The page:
More and more people are requesting how they could connect to MySQL without using a password but using a SSL certificate. Known as X509.
A CA certificate is a digital certificate issued by a certificate authority (CA). It’s used by clients to verify the SSL certificates sign by this CA.
Such certificates is usually paid and needs to be manually installed with MySQL Server. But by default, MySQL generates a self-signed certificate and provides its own CA.
For obvious reason, I will use the certificates that have been auto-generated by MySQL on my system. However, for production, I encourage you to have a real CA signed certificate.
The CA certificate is called ca.pem and is located in MySQL’s datadir (
/var/lib/mysql/ca.pem on Oracle Linux, RHEL, Fedora, CentOS, …).
In case you don’t know where your ca.pem is located, you can check in the global variables of your MySQL Server:
SQL> select * from performance_schema.global_variables where variable_name like 'ssl_ca'; +---------------+----------------+ | VARIABLE_NAME | VARIABLE_VALUE | +---------------+----------------+ | ssl_ca | ca.pem | +---------------+----------------+
The server and the client must use the same CA.
MySQL also generates a client key (client-key.pem) but we will generate one per client.
We need of course to use openSSL to generates and verify our certificates.
We start by creating a client certificate, remove the passphrase and sign it:
$ openssl req -newkey rsa:2048 -days 365 -nodes -keyout user1-key.pem -out user1-req.pem Ignoring -days without -x509; not generating a certificate ..........+...+..... and plenty others ;-)....++++++... ----- You are about to be asked to enter information that will be incorporated into your certificate request. What you are about to enter is what is called a Distinguished Name or a DN. There are quite a few fields but you can leave some blank For some fields there will be a default value, If you enter '.', the field will be left blank. ----- Country Name (2 letter code) [XX]:BE State or Province Name (full name) :Hainaut Locality Name (eg, city) [Default City]:Maurage Organization Name (eg, company) [Default Company Ltd]:MySQL Organizational Unit Name (eg, section) :Community Common Name (eg, your name or your server's hostname) :user1 Email Address :firstname.lastname@example.org Please enter the following 'extra' attributes to be sent with your certificate request A challenge password : An optional company name :
You have now to new files:
- user1-key.pem – the user’s private key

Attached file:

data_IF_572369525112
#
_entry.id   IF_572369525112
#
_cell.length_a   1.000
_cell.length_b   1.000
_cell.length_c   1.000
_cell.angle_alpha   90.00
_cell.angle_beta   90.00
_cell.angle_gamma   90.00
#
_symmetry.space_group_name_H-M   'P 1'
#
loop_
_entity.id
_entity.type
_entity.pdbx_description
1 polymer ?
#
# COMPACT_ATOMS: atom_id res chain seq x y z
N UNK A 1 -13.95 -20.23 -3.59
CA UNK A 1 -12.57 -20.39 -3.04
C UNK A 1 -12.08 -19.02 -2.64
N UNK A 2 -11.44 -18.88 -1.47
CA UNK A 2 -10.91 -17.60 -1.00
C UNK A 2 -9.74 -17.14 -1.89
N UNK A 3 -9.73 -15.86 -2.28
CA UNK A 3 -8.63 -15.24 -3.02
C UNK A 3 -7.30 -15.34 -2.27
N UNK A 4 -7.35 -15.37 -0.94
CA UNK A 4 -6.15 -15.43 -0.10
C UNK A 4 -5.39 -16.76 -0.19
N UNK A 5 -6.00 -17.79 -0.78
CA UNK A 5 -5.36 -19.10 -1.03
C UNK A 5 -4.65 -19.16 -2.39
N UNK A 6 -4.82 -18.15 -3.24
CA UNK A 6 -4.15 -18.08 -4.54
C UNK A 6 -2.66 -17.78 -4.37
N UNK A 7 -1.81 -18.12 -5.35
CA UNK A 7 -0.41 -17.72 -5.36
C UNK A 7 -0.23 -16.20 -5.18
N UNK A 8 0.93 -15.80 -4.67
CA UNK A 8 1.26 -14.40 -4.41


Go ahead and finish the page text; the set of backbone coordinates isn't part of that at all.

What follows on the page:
- user1-req.pem – the user’s PEM certificate request
And now we need to generate the public key (x509 certificate) that will also use the same CA certificates of MySQL. I will generate a certificate valid for 1 year (365 days):
$ sudo openssl x509 -req -in user1-req.pem -days 365 -CA /var/lib/mysql/ca.pem \ -CAkey /var/lib/mysql/ca-key.pem -set_serial 01 -out user1-cert.pem Certificate request self-signature ok subject=C = BE, ST = Hainaut, L = Maurage, O = MySQL, OU = Community, CN = user1, emailAddress = email@example.com
The “subject” output is very important as this is what we will use in MySQL for the user credentials.
Verifying the Certificate
We can now already verify the certificate we generated:
$ openssl verify -CAfile /var/lib/mysql/ca.pem /var/lib/mysql/server-cert.pem \ user1-cert.pem /var/lib/mysql/server-cert.pem: OK user1-cert.pem: OK
MySQL User Creation
We need to create a MySQL user that will use the certificate. By default, with the loaded password policy, we also need to provide a password:
SQL> CREATE USER user1 IDENTIFIED BY 'Passw0rd!' REQUIRE SUBJECT '/C=BE/ST=Hainaut/L=Maurage/O=MySQL/OU=Community/CN=user1/emailAddressfirstname.lastname@example.org'; Query OK, 0 rows affected (0.0114 sec)
If we don’t want to use a password but only the certificate, it’s possible the remove “identified by ‘Passw0rd!’, but you need to uninstall the component validate_password and re-install it just after.
UNINSTALL COMPONENT 'file://component_validate_password';
Even with the privilege
PASSWORDLESS_USER_ADMIN, if the component is installed, the password must comply with the policy.
Pay attention that it’s recommended to also specify the “issuer” of the certificate like
CREATE USER user1 REQUIRE ISSUER '/C=BE/ST=Bruxelles/L=Bruxelles/ O=MySQL/CN=CA/emailAddressemail@example.com' SUBJECT '/C=BE/ST=Hainaut/L=Maurage/O=MySQL/OU=Community/CN=user1/emailAddressfirstname.lastname@example.org';
We can now connect using the certificate and the key:
The same certificate and key can be used in MySQL Shell for Visual Studio Code:
It’s possible to use X509 certificates (self-signed or not) to connect to MySQL. With or without a password. This method is working with the old mysql client, with MySQL Shell for classic and X protocol and also with MySQL Shell for Visual Studio Code.
You can find more information related to MySQL and Encrypted Connections in the manual.
Enjoy MySQL !